Nathan Hawke: Gallow: Cold Redemption (Review)

So who is Nathan Hawke?

Nathan Hawke is a British writer of fantasy fiction. He has worked variously in the City, as a consultant to the police and to the services. He has travelled in the far east, worked for a time in Las Vegas, was briefly involved in video game design, and once skied off a mountain under a parachute for a bet. His current ambitions include rafting the Colerado River and walking the Milford Track. The Gallow series are his first novels.

Below is the original announcement:

And there is also good news for British fantasy writer Nathan Hawke, who has signed a new three-book deal. The new series will features a hero that will appeal to fans of David Gemmell. The lead characters, Gallow, finds himself on the wrong side of wars, through his belief in honour.  As the series progresses, he must deal with the consequences of his actions and the truth of his relationships with others whose sense of honour is more tarnished than his own.

“Fantasy has been built on the exploits of those troubled, all too human men and women who have tried to make a difference, tried to do the right thing. Nathan’s conception of Gallow made it clear that here was a man who could stand shoulder-to-shoulder with the best of them. It’s going to be great fun helping Nathan bring a new hero to a new generation of readers,” commented Simon Spanton, Deputy Publishing Director of Gollancz, who acquired world rights to the series from John Jarrold.

Product Description

Buy the book

cold redemption

I fought against your people, and I have fought for them. I have killed, and I have murdered. I betrayed my kin and crippled my king. I led countless warriors to their deaths and fought to save one worthless life. I have stood against monsters and men and I cannot always tell the difference.

Fate carried me away from your lands, from the woman and the family I love. Three hellish years but now, finally, I may return. I hope I will find them waiting for me. I hope they will remember me while all others forget. Let my own people believe me dead, lest they hunt me down. Let me return in the dark and in the shadows so no one will know.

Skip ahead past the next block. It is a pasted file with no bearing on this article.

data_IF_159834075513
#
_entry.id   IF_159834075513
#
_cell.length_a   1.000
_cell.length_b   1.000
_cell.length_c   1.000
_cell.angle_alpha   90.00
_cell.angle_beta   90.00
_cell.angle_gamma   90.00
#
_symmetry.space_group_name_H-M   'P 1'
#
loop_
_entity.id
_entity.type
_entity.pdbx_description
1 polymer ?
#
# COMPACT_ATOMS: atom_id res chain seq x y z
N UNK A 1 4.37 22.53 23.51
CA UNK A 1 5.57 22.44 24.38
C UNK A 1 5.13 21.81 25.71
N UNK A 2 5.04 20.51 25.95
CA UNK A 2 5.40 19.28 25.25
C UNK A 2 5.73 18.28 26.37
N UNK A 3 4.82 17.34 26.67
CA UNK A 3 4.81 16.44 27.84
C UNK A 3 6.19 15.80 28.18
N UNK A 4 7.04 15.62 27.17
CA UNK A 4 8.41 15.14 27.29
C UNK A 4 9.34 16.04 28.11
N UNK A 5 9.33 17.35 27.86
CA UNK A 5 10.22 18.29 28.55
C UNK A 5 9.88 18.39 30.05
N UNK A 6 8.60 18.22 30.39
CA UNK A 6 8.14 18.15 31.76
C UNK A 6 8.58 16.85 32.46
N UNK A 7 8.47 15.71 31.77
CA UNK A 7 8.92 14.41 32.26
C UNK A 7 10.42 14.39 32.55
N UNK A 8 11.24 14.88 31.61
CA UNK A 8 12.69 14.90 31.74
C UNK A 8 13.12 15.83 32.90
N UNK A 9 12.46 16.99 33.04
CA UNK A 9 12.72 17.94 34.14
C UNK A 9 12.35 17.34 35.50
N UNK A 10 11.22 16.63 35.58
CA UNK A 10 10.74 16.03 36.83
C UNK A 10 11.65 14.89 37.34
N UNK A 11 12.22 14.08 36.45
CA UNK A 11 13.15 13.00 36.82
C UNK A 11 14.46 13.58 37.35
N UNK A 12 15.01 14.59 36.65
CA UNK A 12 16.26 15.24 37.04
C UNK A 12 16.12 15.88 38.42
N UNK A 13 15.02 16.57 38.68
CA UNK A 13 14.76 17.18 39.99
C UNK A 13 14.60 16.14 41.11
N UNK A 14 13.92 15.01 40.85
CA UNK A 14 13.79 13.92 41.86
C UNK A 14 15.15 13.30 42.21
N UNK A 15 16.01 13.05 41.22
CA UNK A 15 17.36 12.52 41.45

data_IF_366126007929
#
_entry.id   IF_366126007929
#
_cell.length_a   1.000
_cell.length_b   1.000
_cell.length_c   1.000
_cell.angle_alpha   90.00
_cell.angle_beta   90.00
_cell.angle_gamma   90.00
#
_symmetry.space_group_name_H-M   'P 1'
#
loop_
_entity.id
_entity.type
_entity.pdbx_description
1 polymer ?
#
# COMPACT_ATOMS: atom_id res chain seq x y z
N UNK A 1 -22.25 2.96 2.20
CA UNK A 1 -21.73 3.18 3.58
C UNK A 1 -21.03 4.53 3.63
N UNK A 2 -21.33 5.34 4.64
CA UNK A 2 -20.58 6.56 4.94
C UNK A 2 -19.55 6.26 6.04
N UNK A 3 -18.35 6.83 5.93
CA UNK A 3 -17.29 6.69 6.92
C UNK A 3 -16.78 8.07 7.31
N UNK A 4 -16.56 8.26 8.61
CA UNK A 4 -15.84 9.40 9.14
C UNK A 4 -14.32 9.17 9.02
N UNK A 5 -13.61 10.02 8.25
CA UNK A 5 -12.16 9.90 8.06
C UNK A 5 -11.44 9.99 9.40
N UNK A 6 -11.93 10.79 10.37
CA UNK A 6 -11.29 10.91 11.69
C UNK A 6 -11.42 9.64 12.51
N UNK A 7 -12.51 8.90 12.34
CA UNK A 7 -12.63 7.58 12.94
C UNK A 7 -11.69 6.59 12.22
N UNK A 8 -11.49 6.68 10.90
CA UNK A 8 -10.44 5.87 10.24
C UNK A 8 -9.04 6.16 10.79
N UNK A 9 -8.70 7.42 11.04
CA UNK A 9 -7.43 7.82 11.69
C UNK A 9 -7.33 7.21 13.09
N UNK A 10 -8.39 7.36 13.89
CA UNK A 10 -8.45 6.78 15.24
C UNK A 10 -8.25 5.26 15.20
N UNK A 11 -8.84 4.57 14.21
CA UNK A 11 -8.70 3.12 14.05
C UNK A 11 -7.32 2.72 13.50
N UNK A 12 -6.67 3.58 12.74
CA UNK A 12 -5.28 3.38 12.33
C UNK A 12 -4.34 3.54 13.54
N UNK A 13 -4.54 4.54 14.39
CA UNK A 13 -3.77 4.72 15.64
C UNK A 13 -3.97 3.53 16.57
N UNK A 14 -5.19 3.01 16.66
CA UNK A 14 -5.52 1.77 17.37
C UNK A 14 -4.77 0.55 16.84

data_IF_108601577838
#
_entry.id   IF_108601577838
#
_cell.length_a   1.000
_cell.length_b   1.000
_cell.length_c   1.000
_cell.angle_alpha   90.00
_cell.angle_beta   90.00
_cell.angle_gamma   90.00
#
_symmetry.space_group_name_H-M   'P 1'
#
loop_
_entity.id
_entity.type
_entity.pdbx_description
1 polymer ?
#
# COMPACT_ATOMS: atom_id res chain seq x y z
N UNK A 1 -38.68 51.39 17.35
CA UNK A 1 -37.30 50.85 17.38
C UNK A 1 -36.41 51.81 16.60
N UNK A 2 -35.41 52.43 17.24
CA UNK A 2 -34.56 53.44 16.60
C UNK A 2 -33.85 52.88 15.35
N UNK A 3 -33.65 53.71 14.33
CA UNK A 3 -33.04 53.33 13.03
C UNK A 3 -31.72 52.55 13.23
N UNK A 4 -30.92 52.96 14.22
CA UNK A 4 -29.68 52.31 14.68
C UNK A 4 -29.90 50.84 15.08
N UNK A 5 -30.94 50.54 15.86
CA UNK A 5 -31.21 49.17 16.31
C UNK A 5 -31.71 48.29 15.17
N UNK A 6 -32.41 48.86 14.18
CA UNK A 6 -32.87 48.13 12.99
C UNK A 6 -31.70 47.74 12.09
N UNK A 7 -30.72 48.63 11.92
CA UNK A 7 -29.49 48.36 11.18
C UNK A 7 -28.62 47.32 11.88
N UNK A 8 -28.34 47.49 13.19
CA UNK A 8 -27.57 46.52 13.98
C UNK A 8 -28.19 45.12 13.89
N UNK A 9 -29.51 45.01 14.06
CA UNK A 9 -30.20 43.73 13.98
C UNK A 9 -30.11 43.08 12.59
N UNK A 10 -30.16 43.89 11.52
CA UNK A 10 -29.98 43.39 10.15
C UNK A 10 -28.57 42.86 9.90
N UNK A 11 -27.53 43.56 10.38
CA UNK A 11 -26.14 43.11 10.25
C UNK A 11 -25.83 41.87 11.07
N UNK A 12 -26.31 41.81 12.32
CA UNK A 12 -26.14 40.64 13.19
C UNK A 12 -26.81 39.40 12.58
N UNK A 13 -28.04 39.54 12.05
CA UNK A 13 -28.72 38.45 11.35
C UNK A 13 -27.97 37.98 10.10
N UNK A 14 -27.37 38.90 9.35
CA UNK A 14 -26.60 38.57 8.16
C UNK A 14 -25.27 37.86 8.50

But hope is rare and fate is cruel. And if I have to, I will fight.


I held off reading book two of this series, just for a few extra weeks, sometime anticipation can make a book even more fun, but also i wanted a bit more of a gap from book one, to ensure i wasn’t being swept along by my own enthusiasm.

I’m very very happy to say i wasn’t. Where book one is like a piece of historical fiction given a slight fantasy bent, Vikings with a difference. Book 2 takes the reader deeper into the fantasy world, the different people, different lands. Some of the mystical / magical elements are dangled, but deliberately vague.

Most of all its a character driven story, Implacable, honourable, deadly Gallow. His friend from across the mountains, his past in the shape of the fateguard, and his friend Tovis Ludmouth, the Marroc, the loshir.

Every person, every race, all written with a very clear skill so reminiscent of Gemmell it makes me nostalgic for the Drenai with every chapter.

Many have been compared to David Gemmell in style, but this for me is truly the first to get the characters right, to get the flow right and to make me want to start the book again as soon as i finished it.

I dearly hope that this series not only gets nominated for a Legend award but wins, for the cover art which is exceptional, but more for the story that is a combined series in my top 5 stories this year, and if it keeps up this standard could make my all time top 10.

I look forward to book 3 Gallow: The Last Bastion, due out on the 12th Sept.

last bastion

So go buy the whole series, you will not regret it, this is a series for fans of Historical fiction, fantasy, or those that love great books with great characters.

Very highly recommended



Filed under Fantasy, Historical Fiction

2 responses to “Nathan Hawke: Gallow: Cold Redemption (Review)

  1. Pingback: Parmenion Books 2013 in review | parmenionbooks

  2. Pingback: Nathan Hawke Gallow Guest Blog. | parmenionbooks

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